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Gut microbiota changes in horses with Chlamydia



Zoonotic diseases pose a significant threat to public health. Chlamydia, as an intracellular pathogen, can colonize the intestinal tract of humans and animals, changing the gut microbiota. However, only a few studies have evaluated alterations in the gut microbiota of horses infected with Chlamydia. Therefore, this study aimed to investigate gut microbiota and serum biochemical indicators in horses with Chlamydial infection (IG) and healthy horses (HG). Fecal and blood samples were collected from 16 horses (IG: 10; HG: 6) before morning feeding for the determination of gut microbiota and serum biochemical parameters.


The results showed that total globulin (GLB), alanine aminotransferase (ALT), and creatine kinase (CK) levels were significantly increased in IG compared with HG. Notably, the gut microbial diversity increased in IG compared with HG. Furthermore, Moraxellaceae and Akkermanisa abundance decreased in IG, while Streptococcus, Treponema, Prevotella, and Paraprevotella abundances (13 genera of bacterial species) increased. Compared with HG, carbohydrate metabolism increased in IG while amino acid metabolism decreased. In addition, the abundance of 18 genera of bacteria was associated with the level of five serum biochemical indicators.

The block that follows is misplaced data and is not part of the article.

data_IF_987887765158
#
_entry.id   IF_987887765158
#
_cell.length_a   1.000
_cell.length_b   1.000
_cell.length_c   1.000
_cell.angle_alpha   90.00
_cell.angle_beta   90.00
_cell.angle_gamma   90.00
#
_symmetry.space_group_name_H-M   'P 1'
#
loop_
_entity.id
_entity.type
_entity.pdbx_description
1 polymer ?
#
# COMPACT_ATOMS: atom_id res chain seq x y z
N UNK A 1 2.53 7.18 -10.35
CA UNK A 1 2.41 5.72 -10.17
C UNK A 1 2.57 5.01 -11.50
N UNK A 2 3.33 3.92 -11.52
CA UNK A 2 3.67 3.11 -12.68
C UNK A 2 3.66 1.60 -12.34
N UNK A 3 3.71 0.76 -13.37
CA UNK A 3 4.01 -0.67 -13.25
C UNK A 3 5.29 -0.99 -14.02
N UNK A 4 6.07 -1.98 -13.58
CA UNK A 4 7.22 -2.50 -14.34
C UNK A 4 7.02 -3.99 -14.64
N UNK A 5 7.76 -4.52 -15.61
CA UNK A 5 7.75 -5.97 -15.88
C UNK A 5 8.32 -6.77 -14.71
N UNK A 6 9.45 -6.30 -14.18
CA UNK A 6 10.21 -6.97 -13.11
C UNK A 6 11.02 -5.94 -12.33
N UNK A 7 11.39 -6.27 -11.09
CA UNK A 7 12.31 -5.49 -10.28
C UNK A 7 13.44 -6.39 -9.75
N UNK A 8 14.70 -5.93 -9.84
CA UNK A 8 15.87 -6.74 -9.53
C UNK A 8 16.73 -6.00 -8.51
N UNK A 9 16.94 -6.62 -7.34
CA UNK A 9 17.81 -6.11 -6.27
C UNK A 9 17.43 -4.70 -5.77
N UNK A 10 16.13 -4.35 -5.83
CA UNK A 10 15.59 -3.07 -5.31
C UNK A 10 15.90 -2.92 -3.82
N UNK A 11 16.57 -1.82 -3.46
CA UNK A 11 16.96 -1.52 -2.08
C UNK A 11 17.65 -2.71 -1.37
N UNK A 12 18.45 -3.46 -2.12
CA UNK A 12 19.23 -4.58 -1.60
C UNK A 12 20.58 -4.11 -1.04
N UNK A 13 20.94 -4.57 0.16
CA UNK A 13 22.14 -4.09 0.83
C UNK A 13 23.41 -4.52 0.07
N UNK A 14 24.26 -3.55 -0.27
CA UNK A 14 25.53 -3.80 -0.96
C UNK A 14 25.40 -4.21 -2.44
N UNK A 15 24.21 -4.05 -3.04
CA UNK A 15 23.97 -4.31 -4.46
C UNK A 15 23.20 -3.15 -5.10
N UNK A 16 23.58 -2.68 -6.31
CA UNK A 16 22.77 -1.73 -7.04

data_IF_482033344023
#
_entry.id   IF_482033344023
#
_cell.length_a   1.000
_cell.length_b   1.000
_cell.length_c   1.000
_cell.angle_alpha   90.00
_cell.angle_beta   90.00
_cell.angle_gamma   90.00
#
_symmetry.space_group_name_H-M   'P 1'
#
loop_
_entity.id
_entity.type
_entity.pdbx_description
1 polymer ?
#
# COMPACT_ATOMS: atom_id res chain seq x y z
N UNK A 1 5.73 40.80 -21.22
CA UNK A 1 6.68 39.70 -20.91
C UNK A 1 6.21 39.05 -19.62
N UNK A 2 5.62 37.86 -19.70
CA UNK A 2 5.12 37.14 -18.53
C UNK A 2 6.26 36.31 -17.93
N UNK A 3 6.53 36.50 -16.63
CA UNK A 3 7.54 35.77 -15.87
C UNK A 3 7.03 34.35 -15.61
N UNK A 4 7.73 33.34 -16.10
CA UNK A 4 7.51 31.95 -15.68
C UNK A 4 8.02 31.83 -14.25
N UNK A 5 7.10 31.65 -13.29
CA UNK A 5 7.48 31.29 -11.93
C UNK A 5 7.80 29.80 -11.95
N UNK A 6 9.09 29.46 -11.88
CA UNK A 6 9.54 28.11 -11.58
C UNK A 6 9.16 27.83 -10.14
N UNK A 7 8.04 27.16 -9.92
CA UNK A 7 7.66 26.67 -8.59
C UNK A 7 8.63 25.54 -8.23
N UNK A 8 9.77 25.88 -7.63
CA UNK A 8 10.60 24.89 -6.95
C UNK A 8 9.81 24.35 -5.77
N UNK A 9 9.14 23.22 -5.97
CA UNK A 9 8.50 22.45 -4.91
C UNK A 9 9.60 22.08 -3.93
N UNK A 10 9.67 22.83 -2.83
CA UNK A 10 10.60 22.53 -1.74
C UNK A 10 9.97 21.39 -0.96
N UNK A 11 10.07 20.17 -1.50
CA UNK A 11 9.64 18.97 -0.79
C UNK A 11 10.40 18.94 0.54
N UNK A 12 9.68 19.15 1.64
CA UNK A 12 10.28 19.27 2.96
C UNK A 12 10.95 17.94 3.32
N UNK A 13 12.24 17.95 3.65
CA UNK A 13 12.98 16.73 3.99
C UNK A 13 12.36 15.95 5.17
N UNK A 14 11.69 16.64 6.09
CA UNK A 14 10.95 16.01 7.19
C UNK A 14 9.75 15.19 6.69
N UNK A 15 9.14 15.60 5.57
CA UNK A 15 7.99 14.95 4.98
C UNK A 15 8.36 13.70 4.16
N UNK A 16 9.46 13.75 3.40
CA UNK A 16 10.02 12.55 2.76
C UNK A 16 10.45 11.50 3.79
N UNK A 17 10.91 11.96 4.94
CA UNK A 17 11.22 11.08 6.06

In summary, this study elucidated the influence of Chlamydia infection in horses on the gut microbiota, unraveling consequential alterations in its composition and metabolic profile. Therefore, this study improves the understanding of Chlamydia-induced intestinal infections.

Peer Review reports


Zoonoses have attracted much attention globally due to their infectious nature. About 60% of known infectious diseases and 75% of emerging infectious diseases may be directly derived from zoonotic diseases [1, 2], indicating that zoonoses are a threat to global public health. A graver concern pertains to the annual global incidence of zoonotic infections, afflicting an estimated 2.5 billion individuals and resulting in an unfortunate mortality rate of nearly 2.7 million [3]. Emphasizing the imperative, the maintenance of optimal health status among intermediate host animals emerges as the quintessential determinant in preempting the cross-species transmission of zoonoses [4].